• Purchase the best pole support available with wide base and top.
  • Check fit/return policy and make sure the cover fits before that window expires, especially if you buy out of season.
  • Make sure straps will be long enough to connect if your boat is on jackstands, or that you have something to tie them to if on a trailer.
  • Don't forget accessories (rocket launchers, radar) when measuring. They'll require padding, and may be hard to fit with anything but a custom cover or shrinkwrap.

— Ted Sensenbrenner

4 Main Types Of Boat Covers

  • Marine-grade tarps are basic squares or rectangles made from fiber-reinforced polyethylene with grommets to tie and/or weight it in place — a true DIY.
  • Generic covers are often sold by big box stores and online retailers based on length and width. They're often made from acrylic or polyester and fit a larger range of boats.
  • Semi-custom covers are a step up and meant to fit specific boat types, offering a more tailored fit. You choose the year, make, and model of your boat on the retailer website, and the company suggests several models that will fit your specific boat. Those may include different qualities/warranties, various grades of acrylic or polyester fabrics, and options like vents, different types of straps, or storage bags. Some are in stock and can be shipped immediately; others are made to order and shipped within a week or two.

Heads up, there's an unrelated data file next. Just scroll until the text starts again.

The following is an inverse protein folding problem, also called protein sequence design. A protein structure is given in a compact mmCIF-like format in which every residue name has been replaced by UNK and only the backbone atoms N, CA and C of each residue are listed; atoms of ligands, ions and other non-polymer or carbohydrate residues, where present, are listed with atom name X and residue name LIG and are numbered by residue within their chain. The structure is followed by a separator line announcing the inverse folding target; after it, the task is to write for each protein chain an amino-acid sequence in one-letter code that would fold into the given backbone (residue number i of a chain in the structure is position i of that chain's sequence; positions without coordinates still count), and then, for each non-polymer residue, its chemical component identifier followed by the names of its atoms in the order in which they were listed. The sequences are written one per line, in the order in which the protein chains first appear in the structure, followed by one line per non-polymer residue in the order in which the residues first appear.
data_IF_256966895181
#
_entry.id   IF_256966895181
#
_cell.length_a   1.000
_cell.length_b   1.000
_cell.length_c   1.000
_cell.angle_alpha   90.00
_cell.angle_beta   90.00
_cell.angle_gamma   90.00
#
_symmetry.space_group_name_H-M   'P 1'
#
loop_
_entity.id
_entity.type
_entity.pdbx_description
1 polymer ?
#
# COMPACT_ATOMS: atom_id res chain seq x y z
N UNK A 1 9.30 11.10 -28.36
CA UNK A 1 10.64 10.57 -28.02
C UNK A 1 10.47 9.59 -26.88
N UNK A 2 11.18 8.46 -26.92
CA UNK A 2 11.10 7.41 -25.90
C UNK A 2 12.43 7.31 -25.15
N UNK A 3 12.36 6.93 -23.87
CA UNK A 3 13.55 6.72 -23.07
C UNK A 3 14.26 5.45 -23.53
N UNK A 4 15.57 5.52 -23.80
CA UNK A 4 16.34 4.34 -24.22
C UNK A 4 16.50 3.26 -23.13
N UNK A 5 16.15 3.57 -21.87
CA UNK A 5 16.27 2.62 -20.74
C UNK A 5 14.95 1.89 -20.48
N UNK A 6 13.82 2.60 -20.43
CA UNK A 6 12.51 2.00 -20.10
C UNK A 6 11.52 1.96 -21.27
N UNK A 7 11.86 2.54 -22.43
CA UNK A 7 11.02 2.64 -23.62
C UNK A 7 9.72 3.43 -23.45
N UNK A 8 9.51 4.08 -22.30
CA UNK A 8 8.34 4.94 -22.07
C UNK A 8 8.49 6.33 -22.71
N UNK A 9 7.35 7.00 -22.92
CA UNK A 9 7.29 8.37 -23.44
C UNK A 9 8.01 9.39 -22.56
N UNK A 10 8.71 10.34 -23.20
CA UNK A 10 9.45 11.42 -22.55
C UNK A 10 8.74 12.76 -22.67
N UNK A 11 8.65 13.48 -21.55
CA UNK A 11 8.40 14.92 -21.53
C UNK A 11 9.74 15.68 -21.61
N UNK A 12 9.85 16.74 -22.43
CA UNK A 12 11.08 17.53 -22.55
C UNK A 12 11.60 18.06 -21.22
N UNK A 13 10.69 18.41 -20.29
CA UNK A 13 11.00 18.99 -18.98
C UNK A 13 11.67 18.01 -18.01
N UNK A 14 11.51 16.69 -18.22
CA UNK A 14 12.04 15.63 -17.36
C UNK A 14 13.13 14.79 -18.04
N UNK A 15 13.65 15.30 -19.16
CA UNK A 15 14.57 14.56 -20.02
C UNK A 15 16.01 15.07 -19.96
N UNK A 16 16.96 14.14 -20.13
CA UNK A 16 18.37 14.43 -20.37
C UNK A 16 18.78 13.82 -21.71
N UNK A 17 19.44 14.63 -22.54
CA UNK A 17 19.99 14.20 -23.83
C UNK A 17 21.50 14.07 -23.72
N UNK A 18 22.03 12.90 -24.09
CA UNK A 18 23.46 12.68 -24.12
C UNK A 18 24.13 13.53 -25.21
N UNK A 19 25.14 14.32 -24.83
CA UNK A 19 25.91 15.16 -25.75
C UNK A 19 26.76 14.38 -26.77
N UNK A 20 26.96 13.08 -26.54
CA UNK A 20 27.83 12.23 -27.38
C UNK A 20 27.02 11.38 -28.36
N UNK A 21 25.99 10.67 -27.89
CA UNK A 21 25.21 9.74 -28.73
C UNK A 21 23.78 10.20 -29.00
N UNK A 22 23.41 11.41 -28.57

• Custom boat covers are custom measured and sewn for your specific boat. Some may be crafted from a high-end acrylic marine fabric like Sunbrella; others are made from a heavyweight treated cotton duck. Most require a wood or metal frame for support.

Boat Cover Fabrics

Most generic and semi-custom boat covers are made from either polyester or acrylic fabric. Both types are woven from plastic threads derived from fossil fuels. Polyester starts out stronger than acrylic but will lose strength more quickly. In general, higher-end marine acrylic fabrics are more durable than polyester over the long term. But from an environmental standpoint, polyester can be recycled, while acrylic will take around 200 years to biodegrade in a landfill. Sunbrella, one of the top manufacturers of acrylic fabrics, has a take-back program where it's converted into industrial products such as felt, automotive insulation, and filtration.